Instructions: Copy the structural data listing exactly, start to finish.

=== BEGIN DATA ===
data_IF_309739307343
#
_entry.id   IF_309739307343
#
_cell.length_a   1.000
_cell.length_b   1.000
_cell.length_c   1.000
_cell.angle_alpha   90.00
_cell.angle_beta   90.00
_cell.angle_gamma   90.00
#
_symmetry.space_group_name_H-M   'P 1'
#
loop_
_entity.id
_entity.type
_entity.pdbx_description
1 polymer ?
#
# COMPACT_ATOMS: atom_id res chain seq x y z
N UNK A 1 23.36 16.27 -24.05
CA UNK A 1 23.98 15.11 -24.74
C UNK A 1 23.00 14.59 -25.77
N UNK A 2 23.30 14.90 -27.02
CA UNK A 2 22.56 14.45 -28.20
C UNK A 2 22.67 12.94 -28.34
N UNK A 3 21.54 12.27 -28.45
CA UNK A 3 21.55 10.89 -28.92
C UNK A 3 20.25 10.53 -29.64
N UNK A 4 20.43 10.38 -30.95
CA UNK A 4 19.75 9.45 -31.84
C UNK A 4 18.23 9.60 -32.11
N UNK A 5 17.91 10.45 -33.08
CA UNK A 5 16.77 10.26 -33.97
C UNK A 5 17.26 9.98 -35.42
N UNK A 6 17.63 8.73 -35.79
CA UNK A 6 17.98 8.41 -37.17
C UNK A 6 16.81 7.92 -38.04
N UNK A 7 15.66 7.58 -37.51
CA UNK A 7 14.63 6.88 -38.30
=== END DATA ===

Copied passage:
data_IF_309739307343
#
_entry.id   IF_309739307343
#
_cell.length_a   1.000
_cell.length_b   1.000
_cell.length_c   1.000
_cell.angle_alpha   90.00
_cell.angle_beta   90.00
_cell.angle_gamma   90.00
#
_symmetry.space_group_name_H-M   'P 1'
#
loop_
_entity.id
_entity.type
_entity.pdbx_description
1 polymer ?
#
# COMPACT_ATOMS: atom_id res chain seq x y z
N UNK A 1 23.36 16.27 -24.05
CA UNK A 1 23.98 15.11 -24.74
C UNK A 1 23.00 14.59 -25.77
N UNK A 2 23.30 14.90 -27.02
CA UNK A 2 22.56 14.45 -28.20
C UNK A 2 22.67 12.94 -28.34
N UNK A 3 21.54 12.27 -28.45
CA UNK A 3 21.55 10.89 -28.92
C UNK A 3 20.25 10.53 -29.64
N UNK A 4 20.43 10.38 -30.95
CA UNK A 4 19.75 9.45 -31.84
C UNK A 4 18.23 9.60 -32.11
N UNK A 5 17.91 10.45 -33.08
CA UNK A 5 16.77 10.26 -33.97
C UNK A 5 17.26 9.98 -35.42
N UNK A 6 17.63 8.73 -35.79
CA UNK A 6 17.98 8.41 -37.17
C UNK A 6 16.81 7.92 -38.04
N UNK A 7 15.66 7.58 -37.51
CA UNK A 7 14.63 6.88 -38.30